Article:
How about you? What are some of your tips for writing stories under 2,500 words? We all have our own methods of madness, so share, share, share!

Don’t forget, the NYC Midnight Short Story Challenge 2016 kicks off this weekend. You still have time sign up, so go check it out!

Related Articles

Why You Should Enter the NYC Midnight Short Story Challenge 2016

The Differences Between The NYC Midnight FFC and SSC

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Waiting Shadows – Semi Finals – NYC Midnight Flash Fiction Challenge

Here is my entry for the semi-finals of the NYC Midnight (NYCM) Flash Fiction Challenge. I’ll admit, I wasn’t happy to be assigned ghost story, but I ended up having fun with it. It’s always a hoot to write something creepy around Halloween. (If you care to read about my experience writing this piece, click here.)

As a reminder, I had 48-hours to write a 1,000 word story based on these prompts:

Screen Shot 2015-10-26 at 12.20.23 PM

Thanks in advance for reading, and thanks for any feedback you might have!

“Waiting Shadows”

By Jenna Willett

Brief Synopsis: Emma stares outside at the raging blizzard and prays for her husband’s safe return from his hunting trip. Unfortunately, an unwanted guest shows up instead.


The blizzard rattled the cabin. Howling gusts and darting ice slammed into the windowpanes and snuck through cracks in the walls and roof.

Emma rocked back and forth. The dusty floorboards beneath her wooden chair groaned in time with the raging storm. A burning candle bled wax on a table next to her, and cast a faint glow on the withered walls. She stared at the flame’s dancing silhouettes and took comfort in their lively company. She hugged a homespun blanket around her delicate shoulders and focused her gaze across the room, through the window at the dense forest. She prayed for the towering pine trees to stop swaying and bending. To release her from their icy prison.

“He’ll come back.” She shivered and rocked back and forth, back and forth. “He’ll come back.” At any moment, her husband, Jesse, would arrive, sweep her into his arms, and admit she had been right. Hunting during a snowstorm was foolhardy.

A thud outside startled her.

Emma tilted forward and mouthed a silent prayer. It had to be him. Please, let it be him.

The rotting deck squeaked. Emma’s rocking slowed and the blanket slipped. A shadow passed the window. She sat up taller. Please, please.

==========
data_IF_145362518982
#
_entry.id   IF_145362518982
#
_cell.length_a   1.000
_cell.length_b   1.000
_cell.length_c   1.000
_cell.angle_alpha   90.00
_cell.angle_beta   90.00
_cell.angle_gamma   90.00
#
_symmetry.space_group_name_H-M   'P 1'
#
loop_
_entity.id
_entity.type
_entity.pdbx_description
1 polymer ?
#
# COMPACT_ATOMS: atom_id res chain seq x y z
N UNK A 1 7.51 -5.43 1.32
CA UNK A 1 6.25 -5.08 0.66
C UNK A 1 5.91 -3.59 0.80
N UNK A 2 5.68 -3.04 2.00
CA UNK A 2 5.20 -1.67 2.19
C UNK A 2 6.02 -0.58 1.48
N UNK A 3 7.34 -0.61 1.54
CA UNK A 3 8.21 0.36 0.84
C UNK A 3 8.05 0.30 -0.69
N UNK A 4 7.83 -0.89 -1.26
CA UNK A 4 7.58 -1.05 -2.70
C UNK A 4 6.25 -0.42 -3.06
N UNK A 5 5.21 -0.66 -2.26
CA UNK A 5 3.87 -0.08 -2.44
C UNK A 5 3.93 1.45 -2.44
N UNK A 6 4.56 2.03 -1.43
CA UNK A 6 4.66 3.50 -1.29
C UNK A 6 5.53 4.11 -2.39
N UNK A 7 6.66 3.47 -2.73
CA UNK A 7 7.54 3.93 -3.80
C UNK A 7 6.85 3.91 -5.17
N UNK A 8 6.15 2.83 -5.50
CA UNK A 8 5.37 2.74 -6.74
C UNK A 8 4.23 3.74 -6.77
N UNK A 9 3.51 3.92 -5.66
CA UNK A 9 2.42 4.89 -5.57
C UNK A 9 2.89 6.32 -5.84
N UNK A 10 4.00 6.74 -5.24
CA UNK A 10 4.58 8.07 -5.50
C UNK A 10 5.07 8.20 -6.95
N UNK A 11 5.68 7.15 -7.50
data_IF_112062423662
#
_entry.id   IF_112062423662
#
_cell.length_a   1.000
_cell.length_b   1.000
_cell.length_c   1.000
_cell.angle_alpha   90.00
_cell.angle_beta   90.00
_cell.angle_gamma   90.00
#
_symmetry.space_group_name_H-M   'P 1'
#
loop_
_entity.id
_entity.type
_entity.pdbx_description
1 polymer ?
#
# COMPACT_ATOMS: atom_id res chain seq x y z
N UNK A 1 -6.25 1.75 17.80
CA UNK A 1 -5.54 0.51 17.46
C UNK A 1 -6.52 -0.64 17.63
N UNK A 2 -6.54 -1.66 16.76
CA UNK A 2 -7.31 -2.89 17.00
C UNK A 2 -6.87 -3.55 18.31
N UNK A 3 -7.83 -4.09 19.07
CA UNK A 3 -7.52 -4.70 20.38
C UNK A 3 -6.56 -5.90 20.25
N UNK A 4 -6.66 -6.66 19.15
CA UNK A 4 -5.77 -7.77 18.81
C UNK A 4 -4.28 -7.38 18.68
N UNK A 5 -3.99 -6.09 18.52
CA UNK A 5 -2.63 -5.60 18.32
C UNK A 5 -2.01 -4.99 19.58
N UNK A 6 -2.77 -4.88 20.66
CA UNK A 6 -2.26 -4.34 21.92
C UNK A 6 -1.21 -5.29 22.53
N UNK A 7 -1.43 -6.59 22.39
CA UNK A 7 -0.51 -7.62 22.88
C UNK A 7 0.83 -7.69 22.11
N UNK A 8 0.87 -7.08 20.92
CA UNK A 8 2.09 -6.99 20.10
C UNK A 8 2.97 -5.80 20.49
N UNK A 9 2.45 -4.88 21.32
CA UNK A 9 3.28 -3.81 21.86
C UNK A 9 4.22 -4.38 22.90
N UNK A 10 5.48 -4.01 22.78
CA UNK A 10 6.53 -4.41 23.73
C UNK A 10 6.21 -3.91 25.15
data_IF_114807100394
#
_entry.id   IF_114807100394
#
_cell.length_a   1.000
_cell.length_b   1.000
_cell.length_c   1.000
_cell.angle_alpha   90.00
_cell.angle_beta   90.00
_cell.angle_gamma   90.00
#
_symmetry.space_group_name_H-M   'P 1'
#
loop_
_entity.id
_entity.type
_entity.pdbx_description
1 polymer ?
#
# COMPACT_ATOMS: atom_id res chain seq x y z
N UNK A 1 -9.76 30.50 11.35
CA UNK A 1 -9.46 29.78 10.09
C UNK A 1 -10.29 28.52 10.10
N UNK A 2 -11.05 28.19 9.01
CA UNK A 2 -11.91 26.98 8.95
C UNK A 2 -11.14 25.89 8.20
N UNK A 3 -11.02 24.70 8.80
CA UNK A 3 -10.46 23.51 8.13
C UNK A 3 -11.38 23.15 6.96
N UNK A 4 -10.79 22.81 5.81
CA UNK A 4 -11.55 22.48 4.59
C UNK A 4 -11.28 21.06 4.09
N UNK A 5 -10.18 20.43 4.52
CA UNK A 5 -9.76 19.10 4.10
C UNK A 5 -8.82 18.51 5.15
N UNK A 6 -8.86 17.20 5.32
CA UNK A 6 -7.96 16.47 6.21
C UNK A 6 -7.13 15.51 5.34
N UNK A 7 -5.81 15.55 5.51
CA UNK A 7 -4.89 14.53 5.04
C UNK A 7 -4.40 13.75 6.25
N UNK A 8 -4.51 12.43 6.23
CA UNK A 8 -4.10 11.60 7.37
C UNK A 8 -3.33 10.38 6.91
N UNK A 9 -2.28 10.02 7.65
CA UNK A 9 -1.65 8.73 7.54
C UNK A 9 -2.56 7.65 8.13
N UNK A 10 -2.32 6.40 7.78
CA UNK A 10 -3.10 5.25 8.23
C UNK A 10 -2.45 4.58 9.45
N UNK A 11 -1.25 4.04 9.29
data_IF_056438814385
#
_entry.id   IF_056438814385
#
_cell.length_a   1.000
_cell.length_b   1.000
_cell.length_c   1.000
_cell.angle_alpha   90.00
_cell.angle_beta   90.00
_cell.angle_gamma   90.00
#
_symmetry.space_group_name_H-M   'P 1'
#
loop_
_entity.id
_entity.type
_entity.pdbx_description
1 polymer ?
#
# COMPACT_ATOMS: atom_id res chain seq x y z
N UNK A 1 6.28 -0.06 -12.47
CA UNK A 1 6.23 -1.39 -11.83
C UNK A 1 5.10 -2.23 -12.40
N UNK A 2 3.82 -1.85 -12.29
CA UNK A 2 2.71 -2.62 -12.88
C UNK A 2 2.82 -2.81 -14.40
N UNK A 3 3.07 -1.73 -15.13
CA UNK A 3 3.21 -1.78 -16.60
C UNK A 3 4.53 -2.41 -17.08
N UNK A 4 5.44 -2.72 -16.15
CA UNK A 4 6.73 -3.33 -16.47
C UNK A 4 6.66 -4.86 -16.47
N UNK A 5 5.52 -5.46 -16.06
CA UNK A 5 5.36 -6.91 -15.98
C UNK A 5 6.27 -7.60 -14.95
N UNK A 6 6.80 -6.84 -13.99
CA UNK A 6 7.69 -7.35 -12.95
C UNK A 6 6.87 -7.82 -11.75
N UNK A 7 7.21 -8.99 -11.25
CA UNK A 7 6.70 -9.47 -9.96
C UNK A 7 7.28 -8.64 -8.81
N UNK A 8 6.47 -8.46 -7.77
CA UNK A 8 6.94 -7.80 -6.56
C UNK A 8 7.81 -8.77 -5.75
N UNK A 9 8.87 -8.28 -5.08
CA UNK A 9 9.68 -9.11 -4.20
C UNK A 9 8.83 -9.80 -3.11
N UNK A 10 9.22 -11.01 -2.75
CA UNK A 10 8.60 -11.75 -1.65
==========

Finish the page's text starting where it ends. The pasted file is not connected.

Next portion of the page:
The shadow paused. Her eyes widened. Her heart swelled…then wilted. Too tall. Too big. Not Jesse. Not Jesse.

The hairs on the back of her neck rose. She glanced down at her lap, at the only remaining weapon she had: a keyhole saw. The rusted teeth on the knife-like tool caught the glow of the candlelight.

A ragged bellow quivered through the tempestuous wind.

Emma looked up. The shadow returned. Puffs of steam fogged the window and a guttural growl echoed through the panes. She leaned over and extinguished the candle’s flame. If the intruder couldn’t see her, it would go away. It had to go away. Wisps of candle smoke coiled and vanished into the dank air. Something sharp scratched the window.

Emma stifled a gasp and wrapped her fingers around the saw’s slim, wooden handle.

The shadow crept away. Its footsteps crunched through the snow until they halted at the front door. She held her breath, closed her eyes, and prayed for the intruder to leave.

The doorknob rattled.

Emma’s eyes flashed open.

Fingernails scrabbled against the wood, and moans drifted through the gap beneath the door. A dry sob erupted from her throat and she shrank into her rocking chair. Where was Jesse? Why hadn’t he come home? Cold and hunger tortured her day and night. He must know that.

Something slammed into the door. Emma winced and straightened. The door shook in its frame, again and again. Thump after thump until—

The wooden barrier burst open and a man staggered inside. “Fucking storm.” He brushed snow off of his massive shoulders and stomped ice from his boots.

A hiss slithered from Emma’s throat.

The man’s head snapped up. He squinted into the cabin’s darkness. “Hello?” His eyes roamed past her and halted on the thin stream of smoke wafting from the candle’s blackened wick. “Someone there?”

Emma glared at the intruder, at his ruddy cheeks and bulging gut. Nothing like Jesse. Her beloved, sweet Jesse.

She squeezed the saw and slid from her chair. The frigid wind blowing through the open doorway flattened her threadbare gown against her skeletal body and lifted her gray, wispy hair. She crouched low, her joints creaking and cracking like the trees in the forest, and willed the man’s attention back to her. Willed him to see her. To feel her desperation and fury.

Why wasn’t he Jesse? She needed Jesse.

The man’s gaze jerked from the candle to Emma. “Shit!” He jumped and grabbed his chest. “You scared me.” A cracked laugh trembled from his lips.

Emma bared her blackened teeth and dug her yellowed fingernails into the saw’s handle.

The man’s grin faded. “Uh…” He rubbed the back of his neck. “I was, uh, hiking and–I didn’t know anyone was–The cabin looked empty from–” He stepped sideways and tripped. “What the…?” He looked down and recoiled. “Holy fuck!” He stumbled away from a pile of bloodied clothes, shriveled flesh, and broken bones.

His horrified expression fueled her rage. He didn’t know how long she’d been waiting, suffering, hoping.

“I–I’m sorry.” His chest rose and fell, faster and faster. “I shouldn’t have–I won’t tell anyone–I’ll go.” He spun around and lunged for the open door.

Emma shrieked and, in a single, fluid motion, launched herself across the room. She slammed the door and pressed her wraith-like hands against its rotten wood.

The man whimpered.

She cackled, swiveled around, and drifted up to the ceiling. Higher and higher. She hovered above him, her shabby gown fluttering and her bony hands caressing the saw.